Tuesday, 26 April 2011

DIY steadicam

Due to Brass widow being filmed exclusively hand held i feel it’s important to use some kind of camera stabilisation. Last year while shooting Tempus Fugit we used a very ghetto camera stabilizer, a camera on a tripod held on the stem of the tripod at the centre of gravity. This worked OK but for my final 3rd year project I am keen to produce work to the highest standard. The film style could get away with not being stabilized due to the narrative but I like the type of shots glide cams produce, theres something a bit unatural about them and i feel this could add to the film, the hand held camera seems to almost fly hinting to the ghost waiting in the wings.
I started researching into ghetto steady cams, quite a popular is a very basic pole with weight at the end with your wrist acting as a gimbal. Bellow a few how to I found that use this method.
the problem with these is that they are heavy as shit and not that great, any jolt from the body gets transferred to the camera. I wanted to make a steadicam which isolates the movement from the body to the camera. One way of doing this would be to use a gimbal joint and suspend the body of the steady cam in it, the main downside to this however is gimbals are impossible to find or buy. 
I started designing gimbal joints beginning with a small scale model to use as a proof of concept
the main problem with this model was that it was totally shit and didn’t at all work, i knew gimbals work so i could only conclude that this didn’t work because the stars were incorrectly aligned for gimbal construction and not at all because i made it out of straws, duck tape and cocktail stick with tolerances put to shame by tectonic plate formation. After this great success failure i decided to do some research into what other people had made, and the design that stood out the most to me was based on the Glidecam 
the best tutorial i found was the one bellow, the only problem is that there is only half of the tutorial so i would have to free style the rest of it
i followed the instructions ish and this is what resulted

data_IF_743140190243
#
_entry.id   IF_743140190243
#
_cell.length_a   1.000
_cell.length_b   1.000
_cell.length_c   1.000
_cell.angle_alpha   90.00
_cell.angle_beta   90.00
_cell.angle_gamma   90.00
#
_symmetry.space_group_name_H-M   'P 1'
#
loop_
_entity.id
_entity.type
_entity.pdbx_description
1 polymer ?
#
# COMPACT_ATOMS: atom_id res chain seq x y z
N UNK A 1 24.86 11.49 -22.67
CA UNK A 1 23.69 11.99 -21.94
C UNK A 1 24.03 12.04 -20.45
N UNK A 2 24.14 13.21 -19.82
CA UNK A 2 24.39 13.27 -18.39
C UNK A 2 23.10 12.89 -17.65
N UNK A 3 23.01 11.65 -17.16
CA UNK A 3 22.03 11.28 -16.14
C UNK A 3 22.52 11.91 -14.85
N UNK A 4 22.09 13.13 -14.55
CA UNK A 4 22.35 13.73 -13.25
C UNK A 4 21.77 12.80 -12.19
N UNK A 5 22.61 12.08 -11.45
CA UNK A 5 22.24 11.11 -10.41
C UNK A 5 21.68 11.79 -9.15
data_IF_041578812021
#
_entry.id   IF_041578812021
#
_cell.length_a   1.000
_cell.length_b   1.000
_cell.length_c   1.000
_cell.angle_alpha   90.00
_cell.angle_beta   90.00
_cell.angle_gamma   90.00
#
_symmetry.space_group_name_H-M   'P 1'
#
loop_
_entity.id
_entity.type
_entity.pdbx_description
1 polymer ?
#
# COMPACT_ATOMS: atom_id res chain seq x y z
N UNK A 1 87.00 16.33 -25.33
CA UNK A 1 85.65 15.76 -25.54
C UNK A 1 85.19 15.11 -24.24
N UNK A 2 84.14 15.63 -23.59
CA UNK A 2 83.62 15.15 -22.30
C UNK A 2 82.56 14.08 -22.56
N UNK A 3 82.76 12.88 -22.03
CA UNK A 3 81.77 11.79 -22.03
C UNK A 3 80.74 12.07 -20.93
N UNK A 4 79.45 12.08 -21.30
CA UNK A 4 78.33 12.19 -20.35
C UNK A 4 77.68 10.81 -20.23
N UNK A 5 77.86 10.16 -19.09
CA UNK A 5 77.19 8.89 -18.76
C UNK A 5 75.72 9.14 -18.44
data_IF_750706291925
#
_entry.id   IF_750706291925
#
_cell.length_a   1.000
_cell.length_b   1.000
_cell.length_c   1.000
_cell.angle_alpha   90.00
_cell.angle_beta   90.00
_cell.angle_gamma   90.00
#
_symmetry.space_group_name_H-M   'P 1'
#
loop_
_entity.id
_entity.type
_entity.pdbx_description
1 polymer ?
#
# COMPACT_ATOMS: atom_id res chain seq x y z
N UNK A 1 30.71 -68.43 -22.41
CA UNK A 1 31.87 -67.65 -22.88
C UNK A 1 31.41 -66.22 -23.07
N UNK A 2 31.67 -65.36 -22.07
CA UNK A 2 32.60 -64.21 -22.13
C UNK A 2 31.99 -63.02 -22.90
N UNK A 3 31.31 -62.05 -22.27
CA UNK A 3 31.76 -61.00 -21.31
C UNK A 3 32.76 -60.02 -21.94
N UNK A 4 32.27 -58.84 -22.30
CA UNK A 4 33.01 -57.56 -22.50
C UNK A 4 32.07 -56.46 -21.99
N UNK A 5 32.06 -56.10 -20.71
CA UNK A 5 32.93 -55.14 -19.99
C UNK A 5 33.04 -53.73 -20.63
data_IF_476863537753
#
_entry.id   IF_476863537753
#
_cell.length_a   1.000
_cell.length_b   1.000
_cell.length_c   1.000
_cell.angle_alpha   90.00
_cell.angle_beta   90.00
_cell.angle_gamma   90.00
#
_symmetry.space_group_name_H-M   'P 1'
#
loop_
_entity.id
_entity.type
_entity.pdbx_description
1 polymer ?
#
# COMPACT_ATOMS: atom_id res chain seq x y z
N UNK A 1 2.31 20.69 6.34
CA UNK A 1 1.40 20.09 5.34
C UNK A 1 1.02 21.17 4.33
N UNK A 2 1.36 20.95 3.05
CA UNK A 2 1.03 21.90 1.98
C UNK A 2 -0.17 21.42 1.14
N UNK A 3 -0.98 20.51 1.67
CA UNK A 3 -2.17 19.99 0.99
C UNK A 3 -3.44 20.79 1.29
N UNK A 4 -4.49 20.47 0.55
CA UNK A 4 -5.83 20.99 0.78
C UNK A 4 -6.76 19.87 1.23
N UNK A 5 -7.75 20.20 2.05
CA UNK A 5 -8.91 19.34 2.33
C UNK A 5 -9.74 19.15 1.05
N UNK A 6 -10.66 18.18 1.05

this is the bracket i used for the gimbal mount
the tee joint and stoppers used for the gimbal
the gimbal with bearings and screw pole things
gimbal with handle
inside of gimbal showing bearing
gimbal handle with tripod top
inital tests with rig were impossible to ballance so i improvised an adjustable head out of mdf, the tripod top made the whole rig too top heavy so i cut it down and used a t joint to attach it to the main pole
completed rig, it works ok when balanced but looks pretty shit, i’m going to make another glidecam using what i have learnt from making this one and base it more on the merlin design of glide cam (pictured bellow)


  1. Pretty neat stuff. This is great for amateurs that make films. I'd like to see the pics of the other one once it's finished.

  2. Wow, very interesting and helpful information here. I love making films so this will be very useful.

    Keep it up!

  3. Pro stuff right there, keep it up!

  4. This could be really useful - can you buy all the stuff you used in standard DIY stores?

  5. Yeah part of the brief I gave myself was that I had to be able to buy everything from a DIY store, except the bearings, so anyone can make one

  6. I'll pass this on to my photographer buddy! Great detail work!

  7. Why didn't they have this for the Bourne movies

  8. Mindblown. Incredible.

    Keep it up dude. I'll check back for more

  9. Wow that's awesome, keep it up.